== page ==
Sri Isopanisad - 13 - It is said that one result is obtained by worshiping the supreme cause

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Hare Krsna, Hare Krsna Krsna Krsna, Hare Hare

Hare Krsna, Hare Krsna Krsna Krsna, Hare Hare

Hare Rama, Hare Rama Rama Rama, Hare Hare

And now, Mantra Thirteen anyad evahuh sambhavad

anyad ahur asambhavat iti susruma dhiranam

ye nas tad vicacaksire TRANSLATION

It is said that one result is obtained by worshiping the supreme cause of all causes

and that another result is obtained by worshiping what is not supreme. All this is heard from

the undisturbed authorities, who clearly explained it.

PURPORT The system of hearing from undisturbed authorities

is approved in this mantra. Unless one hears from a bona fide acarya, who is never disturbed

by the changes of the material world, one cannot have the real key to transcendental

knowledge. The bona fide spiritual master, who has also heard the sruti-mantras, or Vedic

knowledge, from his undisturbed acarya, never presents anything that is not mentioned in

the Vedic literature. In the Bhagavad-gita (9.25) it is clearly said that those who worship

the pitrs, or forefathers, attain the planets of the forefathers, that the gross materialists

who make plans to remain here stay in this world, and that the devotees of the Lord who

worship none but Lord Krsna, the supreme cause of all causes, reach Him in His spiritual

sky. Here also in Sri Isopanisad it is verified that one achieves different results by different

modes of worship. If we worship the Supreme Lord, we will certainly reach Him in His eternal

abode, and if we worship demigods like the sun-god or moon-god, we can reach their respective

planets without a doubt. And if we wish to remain on this wretched planet with our planning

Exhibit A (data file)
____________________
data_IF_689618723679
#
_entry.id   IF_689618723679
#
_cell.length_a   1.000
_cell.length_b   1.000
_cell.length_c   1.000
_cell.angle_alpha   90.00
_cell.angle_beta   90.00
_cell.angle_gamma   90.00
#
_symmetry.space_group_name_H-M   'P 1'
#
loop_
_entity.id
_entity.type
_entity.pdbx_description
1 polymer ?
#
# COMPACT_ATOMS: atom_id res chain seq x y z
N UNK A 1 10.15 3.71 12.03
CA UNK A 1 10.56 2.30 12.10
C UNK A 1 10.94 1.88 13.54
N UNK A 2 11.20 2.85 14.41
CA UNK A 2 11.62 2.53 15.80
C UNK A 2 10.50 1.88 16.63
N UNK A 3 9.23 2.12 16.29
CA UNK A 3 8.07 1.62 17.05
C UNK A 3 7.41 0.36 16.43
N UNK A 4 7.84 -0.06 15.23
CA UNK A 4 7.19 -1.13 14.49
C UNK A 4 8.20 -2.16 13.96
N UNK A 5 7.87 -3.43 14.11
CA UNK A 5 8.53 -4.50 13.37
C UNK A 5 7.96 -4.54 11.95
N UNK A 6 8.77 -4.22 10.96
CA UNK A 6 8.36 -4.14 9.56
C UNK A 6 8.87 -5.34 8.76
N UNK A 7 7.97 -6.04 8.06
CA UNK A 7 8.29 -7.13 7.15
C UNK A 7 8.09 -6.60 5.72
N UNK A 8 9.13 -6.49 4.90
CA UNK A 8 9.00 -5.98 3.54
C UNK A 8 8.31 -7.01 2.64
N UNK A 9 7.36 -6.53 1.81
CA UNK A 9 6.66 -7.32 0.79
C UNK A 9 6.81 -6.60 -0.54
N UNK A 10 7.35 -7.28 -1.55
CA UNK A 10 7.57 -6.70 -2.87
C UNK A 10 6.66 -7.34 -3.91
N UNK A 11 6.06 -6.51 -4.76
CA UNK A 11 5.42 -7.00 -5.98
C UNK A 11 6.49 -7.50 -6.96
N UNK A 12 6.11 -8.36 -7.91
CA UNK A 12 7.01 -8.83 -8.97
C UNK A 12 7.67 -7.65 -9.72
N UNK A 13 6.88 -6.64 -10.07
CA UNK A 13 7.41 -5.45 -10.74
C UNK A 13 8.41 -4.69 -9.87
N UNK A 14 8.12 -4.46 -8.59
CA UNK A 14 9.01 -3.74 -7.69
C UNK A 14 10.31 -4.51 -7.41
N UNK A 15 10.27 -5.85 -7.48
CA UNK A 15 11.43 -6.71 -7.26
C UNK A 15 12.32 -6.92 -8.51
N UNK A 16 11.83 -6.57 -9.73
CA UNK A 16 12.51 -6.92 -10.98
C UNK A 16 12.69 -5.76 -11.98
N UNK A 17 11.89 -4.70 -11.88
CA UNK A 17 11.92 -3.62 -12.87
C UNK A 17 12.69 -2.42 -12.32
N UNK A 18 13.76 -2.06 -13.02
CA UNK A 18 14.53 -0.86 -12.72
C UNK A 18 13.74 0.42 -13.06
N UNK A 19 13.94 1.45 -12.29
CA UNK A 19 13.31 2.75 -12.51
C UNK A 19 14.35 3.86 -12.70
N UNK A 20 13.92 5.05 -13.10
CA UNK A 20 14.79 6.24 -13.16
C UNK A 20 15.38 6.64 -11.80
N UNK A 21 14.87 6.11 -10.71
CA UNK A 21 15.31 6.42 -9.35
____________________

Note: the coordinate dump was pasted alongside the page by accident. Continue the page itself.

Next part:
commissions and our stopgap political adjustments, we can certainly do that also.

Nowhere in authentic scriptures is it said that one will ultimately reach the same goal

by doing anything or worshiping anyone. Such foolish theories are offered by self-made

"spiritual masters" who have no connection with the parampara, the bona fide system of

disciplic succession. The bona fide spiritual master cannot say that all paths lead to the

same goal and that anyone can attain this goal by his own mode of worship of the demigods

or of the Supreme or whatever. Any common man can very easily understand that a person

can reach his destination only when he has purchased a ticket for that destination. A

person who has purchased a ticket for Calcutta can reach Calcutta, but not Bombay. But the

so-called spiritual masters say that any and all paths will take one to the supreme goal.

Such mundane and compromising offers attract many foolish creatures, who become puffed

up with their manufactured methods of spiritual realization. The Vedic instructions, however,

do not uphold them. Unless one has received knowledge from the bona fide spiritual master